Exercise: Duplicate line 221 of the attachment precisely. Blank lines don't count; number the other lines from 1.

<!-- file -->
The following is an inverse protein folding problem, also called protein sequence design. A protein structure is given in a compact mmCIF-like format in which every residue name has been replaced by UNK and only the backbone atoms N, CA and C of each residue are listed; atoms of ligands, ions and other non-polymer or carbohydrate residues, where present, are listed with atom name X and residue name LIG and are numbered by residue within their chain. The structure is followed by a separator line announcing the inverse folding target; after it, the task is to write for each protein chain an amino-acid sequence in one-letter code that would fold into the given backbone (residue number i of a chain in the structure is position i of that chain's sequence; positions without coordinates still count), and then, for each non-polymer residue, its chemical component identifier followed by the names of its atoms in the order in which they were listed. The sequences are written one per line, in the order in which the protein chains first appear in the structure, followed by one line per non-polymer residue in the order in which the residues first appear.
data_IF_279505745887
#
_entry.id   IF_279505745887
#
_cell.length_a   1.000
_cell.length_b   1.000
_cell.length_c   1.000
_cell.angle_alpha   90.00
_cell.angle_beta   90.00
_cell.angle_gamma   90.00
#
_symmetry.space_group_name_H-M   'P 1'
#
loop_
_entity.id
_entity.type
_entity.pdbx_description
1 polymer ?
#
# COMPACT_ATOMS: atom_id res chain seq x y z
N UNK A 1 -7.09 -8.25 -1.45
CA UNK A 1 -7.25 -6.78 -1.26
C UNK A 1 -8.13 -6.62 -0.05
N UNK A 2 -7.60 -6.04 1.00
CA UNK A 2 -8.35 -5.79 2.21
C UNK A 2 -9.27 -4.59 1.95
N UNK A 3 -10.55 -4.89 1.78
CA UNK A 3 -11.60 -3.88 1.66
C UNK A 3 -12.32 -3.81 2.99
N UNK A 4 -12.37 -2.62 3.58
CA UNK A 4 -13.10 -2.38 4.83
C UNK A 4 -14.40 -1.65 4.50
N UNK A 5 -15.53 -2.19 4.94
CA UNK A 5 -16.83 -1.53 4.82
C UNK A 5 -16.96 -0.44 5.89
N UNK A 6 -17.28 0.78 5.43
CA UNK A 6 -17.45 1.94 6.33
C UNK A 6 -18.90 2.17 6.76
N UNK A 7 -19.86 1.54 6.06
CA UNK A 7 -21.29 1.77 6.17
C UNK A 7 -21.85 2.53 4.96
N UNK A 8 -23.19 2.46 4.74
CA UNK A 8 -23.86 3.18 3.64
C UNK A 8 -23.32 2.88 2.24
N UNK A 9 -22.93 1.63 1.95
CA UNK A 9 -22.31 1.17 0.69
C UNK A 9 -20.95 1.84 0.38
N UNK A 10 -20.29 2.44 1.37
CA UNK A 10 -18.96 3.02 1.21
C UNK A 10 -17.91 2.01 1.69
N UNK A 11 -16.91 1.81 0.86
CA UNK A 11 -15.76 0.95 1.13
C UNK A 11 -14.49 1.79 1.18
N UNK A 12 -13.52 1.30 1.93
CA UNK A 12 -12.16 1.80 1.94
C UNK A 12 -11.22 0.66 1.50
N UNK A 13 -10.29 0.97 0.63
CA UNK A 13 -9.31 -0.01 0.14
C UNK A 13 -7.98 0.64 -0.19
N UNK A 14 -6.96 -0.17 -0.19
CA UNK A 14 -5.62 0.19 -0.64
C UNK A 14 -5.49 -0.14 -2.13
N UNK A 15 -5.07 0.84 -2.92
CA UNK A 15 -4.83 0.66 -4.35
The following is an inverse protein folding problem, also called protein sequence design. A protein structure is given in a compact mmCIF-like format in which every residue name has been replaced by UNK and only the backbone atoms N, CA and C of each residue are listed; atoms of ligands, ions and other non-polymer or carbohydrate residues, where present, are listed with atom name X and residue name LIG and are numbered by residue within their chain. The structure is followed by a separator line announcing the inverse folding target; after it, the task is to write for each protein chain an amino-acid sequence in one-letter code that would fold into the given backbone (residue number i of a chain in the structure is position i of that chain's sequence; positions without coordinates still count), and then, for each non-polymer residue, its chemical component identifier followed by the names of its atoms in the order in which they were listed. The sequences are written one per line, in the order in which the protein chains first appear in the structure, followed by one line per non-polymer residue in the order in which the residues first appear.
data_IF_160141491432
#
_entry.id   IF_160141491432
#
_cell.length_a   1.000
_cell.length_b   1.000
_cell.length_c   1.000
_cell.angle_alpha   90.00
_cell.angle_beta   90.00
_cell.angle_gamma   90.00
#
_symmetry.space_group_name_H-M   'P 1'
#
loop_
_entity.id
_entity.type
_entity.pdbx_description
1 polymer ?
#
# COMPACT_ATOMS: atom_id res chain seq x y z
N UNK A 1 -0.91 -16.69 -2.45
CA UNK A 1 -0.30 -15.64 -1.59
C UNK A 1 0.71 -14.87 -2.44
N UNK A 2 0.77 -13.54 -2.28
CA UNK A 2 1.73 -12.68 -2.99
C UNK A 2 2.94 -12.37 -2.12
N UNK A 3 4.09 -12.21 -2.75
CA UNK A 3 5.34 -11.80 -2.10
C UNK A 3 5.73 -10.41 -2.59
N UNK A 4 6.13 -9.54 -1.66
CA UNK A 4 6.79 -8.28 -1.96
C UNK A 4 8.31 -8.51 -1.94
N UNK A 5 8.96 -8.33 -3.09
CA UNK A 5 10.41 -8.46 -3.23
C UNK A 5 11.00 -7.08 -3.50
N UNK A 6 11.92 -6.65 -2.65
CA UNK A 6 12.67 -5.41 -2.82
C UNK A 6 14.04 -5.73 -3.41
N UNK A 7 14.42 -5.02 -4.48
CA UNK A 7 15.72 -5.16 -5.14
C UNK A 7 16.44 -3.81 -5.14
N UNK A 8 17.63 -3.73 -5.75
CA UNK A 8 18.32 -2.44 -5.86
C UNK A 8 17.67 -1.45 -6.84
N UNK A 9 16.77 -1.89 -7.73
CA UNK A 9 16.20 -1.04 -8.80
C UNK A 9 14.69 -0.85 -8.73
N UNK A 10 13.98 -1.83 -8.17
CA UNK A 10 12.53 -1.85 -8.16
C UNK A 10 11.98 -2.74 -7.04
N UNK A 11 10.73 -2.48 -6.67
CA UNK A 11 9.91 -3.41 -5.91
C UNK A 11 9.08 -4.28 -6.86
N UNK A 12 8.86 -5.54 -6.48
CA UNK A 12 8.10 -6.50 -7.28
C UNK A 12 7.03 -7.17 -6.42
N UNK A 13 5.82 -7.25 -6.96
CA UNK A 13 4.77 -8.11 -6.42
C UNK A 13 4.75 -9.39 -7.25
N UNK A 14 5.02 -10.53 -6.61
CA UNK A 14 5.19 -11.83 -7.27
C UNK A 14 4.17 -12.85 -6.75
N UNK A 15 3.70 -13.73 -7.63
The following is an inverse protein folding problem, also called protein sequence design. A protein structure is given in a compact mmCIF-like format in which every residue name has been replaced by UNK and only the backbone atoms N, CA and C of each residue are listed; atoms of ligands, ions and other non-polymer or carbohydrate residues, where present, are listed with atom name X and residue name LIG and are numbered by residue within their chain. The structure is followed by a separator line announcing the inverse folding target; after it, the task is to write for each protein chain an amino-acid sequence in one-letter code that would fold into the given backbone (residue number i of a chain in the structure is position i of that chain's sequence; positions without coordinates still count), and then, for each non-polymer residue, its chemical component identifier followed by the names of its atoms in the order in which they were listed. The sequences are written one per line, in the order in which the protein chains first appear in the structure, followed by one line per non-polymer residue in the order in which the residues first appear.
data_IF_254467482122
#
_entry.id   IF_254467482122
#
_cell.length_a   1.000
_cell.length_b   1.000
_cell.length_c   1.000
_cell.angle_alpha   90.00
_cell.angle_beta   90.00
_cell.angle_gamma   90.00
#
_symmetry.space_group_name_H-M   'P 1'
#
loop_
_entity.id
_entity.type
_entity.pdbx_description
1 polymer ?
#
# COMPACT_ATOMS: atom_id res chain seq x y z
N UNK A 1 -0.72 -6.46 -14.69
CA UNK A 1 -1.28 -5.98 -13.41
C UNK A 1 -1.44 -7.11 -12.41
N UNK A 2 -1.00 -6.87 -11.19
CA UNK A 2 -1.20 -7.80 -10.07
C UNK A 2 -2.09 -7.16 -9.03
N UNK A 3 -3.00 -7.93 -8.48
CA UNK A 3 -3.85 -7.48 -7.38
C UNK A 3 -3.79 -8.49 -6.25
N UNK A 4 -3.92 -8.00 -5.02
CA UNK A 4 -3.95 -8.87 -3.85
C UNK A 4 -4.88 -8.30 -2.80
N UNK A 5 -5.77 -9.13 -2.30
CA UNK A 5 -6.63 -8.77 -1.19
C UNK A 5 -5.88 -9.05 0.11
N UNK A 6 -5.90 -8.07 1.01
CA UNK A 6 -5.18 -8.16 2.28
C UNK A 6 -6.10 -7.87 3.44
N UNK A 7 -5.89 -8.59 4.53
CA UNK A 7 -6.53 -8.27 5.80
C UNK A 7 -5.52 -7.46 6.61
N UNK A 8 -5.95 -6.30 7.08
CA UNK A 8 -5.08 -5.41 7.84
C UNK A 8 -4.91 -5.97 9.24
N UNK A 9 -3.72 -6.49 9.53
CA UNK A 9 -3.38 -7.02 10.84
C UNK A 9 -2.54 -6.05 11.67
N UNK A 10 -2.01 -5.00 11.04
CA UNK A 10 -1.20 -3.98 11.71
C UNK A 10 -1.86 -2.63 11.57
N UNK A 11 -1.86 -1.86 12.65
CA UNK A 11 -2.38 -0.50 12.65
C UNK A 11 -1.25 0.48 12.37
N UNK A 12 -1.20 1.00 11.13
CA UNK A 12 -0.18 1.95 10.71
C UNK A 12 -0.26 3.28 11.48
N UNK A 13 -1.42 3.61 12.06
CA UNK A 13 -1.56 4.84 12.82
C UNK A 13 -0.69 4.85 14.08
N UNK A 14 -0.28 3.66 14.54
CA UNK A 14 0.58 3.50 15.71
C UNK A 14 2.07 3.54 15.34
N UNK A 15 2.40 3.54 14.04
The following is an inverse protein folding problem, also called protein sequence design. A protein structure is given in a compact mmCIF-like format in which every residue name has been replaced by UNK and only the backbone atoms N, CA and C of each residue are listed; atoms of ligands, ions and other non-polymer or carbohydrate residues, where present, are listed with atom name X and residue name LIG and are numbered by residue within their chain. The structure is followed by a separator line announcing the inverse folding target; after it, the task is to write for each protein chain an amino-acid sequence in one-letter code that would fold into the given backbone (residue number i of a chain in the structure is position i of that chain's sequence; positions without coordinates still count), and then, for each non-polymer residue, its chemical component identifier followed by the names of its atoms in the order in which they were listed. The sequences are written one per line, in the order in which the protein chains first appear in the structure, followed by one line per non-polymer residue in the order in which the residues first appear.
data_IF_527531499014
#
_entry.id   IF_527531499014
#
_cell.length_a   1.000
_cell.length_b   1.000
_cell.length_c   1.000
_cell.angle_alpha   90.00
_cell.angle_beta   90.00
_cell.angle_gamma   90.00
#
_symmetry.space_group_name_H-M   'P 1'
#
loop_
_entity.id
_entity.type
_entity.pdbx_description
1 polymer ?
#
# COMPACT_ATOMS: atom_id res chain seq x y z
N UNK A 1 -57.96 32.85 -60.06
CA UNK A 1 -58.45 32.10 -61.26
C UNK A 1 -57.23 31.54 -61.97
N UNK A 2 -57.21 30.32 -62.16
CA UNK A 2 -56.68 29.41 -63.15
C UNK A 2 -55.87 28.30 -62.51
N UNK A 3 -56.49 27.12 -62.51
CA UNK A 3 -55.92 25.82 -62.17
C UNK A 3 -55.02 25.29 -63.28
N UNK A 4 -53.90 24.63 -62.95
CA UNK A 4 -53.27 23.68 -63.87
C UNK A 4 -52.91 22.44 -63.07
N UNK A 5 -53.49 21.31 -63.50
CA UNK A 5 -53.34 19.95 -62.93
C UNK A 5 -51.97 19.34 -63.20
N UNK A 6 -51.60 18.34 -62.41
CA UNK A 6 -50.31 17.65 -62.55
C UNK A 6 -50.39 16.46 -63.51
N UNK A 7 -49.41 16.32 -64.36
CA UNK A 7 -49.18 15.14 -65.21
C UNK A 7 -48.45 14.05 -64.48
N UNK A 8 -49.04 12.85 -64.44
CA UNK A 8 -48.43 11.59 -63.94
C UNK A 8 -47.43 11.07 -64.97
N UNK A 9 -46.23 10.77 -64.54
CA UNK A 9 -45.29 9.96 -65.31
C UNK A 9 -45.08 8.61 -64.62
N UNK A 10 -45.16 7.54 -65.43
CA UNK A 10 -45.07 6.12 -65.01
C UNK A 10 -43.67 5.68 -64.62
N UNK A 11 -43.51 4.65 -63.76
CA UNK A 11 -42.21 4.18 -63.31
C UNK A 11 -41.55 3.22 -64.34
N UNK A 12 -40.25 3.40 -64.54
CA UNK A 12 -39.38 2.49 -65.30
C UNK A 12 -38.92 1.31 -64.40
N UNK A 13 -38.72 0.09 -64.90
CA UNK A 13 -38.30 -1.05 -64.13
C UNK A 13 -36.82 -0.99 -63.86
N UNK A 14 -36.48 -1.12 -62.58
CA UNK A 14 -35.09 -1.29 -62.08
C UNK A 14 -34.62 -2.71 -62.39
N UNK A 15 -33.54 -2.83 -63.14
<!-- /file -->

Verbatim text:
N UNK A 3 -56.49 27.12 -62.51